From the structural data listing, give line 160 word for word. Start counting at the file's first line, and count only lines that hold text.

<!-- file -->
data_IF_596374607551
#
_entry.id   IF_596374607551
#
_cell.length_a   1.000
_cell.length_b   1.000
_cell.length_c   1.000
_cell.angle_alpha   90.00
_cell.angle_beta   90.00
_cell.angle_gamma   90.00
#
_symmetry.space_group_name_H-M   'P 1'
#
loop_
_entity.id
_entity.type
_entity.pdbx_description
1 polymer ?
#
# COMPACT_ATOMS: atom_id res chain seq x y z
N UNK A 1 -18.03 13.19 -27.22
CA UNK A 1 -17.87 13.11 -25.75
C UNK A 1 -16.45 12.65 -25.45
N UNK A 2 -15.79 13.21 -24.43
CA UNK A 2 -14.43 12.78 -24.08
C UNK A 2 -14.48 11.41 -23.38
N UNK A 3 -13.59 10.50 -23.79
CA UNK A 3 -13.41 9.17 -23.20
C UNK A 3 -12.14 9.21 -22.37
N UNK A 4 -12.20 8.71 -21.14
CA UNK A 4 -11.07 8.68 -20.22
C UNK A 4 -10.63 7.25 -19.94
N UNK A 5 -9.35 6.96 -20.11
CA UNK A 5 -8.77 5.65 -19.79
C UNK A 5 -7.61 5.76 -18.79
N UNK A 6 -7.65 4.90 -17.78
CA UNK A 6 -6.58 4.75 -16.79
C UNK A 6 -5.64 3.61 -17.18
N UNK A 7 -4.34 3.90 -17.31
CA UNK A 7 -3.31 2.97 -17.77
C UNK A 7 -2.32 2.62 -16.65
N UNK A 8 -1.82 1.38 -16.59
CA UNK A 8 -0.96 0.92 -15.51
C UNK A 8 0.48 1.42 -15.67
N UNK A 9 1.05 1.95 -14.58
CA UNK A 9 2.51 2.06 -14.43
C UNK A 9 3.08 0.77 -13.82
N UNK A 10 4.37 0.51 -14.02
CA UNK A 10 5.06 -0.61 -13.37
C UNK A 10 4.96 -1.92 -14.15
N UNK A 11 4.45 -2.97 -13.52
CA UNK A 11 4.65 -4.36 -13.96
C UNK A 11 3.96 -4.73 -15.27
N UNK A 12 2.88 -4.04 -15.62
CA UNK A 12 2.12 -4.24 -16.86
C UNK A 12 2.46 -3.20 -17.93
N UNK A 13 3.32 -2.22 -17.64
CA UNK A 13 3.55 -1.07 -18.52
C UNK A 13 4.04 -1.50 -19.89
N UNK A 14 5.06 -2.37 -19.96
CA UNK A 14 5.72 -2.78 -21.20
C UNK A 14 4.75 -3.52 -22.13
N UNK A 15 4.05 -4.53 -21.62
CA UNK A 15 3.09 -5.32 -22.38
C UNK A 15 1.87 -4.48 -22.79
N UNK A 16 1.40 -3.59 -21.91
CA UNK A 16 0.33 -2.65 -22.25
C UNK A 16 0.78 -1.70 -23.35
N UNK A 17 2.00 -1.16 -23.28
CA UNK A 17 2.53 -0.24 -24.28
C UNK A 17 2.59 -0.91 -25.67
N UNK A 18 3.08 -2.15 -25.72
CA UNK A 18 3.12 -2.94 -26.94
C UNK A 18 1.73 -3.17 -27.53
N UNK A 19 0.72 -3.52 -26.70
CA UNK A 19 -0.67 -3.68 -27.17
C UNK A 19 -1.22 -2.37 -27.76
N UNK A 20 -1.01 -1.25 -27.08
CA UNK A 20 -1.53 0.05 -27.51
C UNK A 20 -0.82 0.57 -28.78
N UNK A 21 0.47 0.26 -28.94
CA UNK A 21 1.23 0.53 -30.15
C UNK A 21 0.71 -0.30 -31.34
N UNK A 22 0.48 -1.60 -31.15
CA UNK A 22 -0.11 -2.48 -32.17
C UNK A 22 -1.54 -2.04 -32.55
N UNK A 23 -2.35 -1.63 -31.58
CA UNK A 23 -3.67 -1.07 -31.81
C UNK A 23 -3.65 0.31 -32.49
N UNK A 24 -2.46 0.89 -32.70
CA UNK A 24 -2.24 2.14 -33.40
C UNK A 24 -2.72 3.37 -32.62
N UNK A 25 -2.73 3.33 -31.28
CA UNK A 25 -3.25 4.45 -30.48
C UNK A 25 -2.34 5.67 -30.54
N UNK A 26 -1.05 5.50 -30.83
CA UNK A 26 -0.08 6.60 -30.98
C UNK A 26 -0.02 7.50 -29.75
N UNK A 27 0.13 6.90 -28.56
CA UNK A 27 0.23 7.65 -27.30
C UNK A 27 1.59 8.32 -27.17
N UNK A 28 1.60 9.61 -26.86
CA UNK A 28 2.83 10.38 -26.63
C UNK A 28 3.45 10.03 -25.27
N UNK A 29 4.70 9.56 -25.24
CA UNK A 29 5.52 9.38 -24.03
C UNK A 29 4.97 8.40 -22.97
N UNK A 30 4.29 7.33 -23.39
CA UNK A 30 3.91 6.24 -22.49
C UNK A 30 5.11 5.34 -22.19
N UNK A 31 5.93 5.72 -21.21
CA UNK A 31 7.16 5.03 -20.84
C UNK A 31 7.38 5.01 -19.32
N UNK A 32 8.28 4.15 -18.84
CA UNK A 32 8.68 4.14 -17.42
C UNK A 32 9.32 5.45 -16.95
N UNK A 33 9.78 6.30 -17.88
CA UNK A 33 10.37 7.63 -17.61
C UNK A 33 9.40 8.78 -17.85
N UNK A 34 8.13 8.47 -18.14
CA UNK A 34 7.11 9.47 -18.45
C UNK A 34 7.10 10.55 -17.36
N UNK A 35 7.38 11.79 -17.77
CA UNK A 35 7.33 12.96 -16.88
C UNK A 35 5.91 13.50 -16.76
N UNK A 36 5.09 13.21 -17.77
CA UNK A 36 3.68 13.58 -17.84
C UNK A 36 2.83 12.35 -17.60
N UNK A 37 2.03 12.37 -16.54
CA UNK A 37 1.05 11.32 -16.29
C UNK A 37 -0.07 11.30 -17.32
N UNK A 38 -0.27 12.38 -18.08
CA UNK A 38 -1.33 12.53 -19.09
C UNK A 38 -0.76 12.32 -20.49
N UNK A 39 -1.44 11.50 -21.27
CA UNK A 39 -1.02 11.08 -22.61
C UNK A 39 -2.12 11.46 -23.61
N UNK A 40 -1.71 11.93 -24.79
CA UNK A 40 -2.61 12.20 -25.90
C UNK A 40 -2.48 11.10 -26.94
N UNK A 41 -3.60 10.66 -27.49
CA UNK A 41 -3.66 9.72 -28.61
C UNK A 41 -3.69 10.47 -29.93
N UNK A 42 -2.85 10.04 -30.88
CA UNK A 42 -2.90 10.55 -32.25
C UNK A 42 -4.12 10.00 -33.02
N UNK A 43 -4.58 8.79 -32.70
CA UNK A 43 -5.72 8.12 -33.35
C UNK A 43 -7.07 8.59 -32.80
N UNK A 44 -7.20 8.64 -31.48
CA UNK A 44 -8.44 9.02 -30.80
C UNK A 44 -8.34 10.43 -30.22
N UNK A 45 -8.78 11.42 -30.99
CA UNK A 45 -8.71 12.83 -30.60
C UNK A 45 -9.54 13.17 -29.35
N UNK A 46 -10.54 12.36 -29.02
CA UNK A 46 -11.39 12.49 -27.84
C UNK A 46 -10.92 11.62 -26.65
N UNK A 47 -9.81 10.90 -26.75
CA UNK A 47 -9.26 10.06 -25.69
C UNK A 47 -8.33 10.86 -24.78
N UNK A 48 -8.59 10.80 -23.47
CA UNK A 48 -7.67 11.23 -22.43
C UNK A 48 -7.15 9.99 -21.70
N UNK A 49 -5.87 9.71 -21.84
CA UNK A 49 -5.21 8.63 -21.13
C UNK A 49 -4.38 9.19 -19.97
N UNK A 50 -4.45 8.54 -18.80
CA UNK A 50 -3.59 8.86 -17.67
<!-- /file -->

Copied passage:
CA UNK A 47 -9.26 10.06 -25.69